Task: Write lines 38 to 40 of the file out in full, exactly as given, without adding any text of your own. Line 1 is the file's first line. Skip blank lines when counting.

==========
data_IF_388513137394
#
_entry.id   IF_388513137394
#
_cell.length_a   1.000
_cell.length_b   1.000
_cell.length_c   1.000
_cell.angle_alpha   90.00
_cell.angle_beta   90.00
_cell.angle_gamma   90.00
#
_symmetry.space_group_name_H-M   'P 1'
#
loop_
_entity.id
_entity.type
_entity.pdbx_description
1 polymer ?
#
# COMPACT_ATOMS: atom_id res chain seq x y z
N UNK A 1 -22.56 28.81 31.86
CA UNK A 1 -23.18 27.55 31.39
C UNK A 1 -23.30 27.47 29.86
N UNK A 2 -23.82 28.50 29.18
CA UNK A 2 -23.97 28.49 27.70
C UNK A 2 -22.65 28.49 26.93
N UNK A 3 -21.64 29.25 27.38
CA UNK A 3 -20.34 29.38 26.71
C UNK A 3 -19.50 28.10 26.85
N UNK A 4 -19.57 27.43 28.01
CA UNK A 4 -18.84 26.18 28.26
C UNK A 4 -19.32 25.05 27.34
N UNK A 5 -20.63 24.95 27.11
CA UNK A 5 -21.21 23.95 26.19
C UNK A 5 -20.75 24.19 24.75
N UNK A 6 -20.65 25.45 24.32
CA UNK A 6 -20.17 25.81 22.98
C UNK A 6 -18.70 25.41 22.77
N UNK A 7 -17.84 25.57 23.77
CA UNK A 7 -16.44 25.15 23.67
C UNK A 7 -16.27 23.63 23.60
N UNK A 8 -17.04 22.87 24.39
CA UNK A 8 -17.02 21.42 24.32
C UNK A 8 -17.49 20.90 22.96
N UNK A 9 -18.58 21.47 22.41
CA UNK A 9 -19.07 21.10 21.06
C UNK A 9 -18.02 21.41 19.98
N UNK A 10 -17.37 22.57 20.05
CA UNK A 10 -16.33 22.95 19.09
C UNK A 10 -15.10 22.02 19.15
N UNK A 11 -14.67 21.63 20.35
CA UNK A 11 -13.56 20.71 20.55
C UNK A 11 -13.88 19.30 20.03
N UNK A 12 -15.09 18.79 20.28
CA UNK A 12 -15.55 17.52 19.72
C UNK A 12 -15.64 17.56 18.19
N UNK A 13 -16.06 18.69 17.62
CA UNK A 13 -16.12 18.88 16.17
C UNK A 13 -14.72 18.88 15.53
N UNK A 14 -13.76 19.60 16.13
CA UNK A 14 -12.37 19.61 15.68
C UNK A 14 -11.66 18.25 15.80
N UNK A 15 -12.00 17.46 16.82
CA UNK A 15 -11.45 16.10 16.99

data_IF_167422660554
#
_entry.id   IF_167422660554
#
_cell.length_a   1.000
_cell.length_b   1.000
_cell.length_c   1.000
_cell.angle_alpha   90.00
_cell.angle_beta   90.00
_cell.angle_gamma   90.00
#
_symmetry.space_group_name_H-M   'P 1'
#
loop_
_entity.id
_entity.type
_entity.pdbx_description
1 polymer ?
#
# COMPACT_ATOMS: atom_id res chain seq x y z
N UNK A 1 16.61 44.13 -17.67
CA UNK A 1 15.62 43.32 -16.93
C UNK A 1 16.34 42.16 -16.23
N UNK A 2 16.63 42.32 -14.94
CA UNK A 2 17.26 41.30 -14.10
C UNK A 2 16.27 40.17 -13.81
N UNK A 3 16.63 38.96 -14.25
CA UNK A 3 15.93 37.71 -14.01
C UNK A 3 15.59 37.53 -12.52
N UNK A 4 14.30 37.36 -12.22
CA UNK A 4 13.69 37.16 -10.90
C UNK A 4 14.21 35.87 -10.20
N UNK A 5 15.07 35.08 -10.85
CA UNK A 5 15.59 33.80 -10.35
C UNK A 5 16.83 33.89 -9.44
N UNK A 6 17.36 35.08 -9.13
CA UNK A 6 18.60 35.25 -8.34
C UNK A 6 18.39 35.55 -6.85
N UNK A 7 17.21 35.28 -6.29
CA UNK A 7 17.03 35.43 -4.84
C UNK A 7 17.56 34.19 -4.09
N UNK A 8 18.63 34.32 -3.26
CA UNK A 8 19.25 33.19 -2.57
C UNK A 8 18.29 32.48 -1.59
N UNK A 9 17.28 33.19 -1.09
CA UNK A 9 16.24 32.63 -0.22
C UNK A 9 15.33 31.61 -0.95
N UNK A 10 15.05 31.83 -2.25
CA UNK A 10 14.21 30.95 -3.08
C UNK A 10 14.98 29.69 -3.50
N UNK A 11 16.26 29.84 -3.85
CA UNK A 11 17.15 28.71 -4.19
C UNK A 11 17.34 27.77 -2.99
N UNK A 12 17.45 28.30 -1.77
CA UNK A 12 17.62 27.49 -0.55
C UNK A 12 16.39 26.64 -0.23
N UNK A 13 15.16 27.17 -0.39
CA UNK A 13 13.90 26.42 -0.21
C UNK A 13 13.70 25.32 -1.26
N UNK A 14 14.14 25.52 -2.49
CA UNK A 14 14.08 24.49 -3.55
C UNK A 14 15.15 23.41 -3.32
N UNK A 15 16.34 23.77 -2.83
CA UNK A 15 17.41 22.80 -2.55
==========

C UNK A 6 -18.70 25.41 22.77
N UNK A 7 -17.84 25.57 23.77
CA UNK A 7 -16.44 25.15 23.67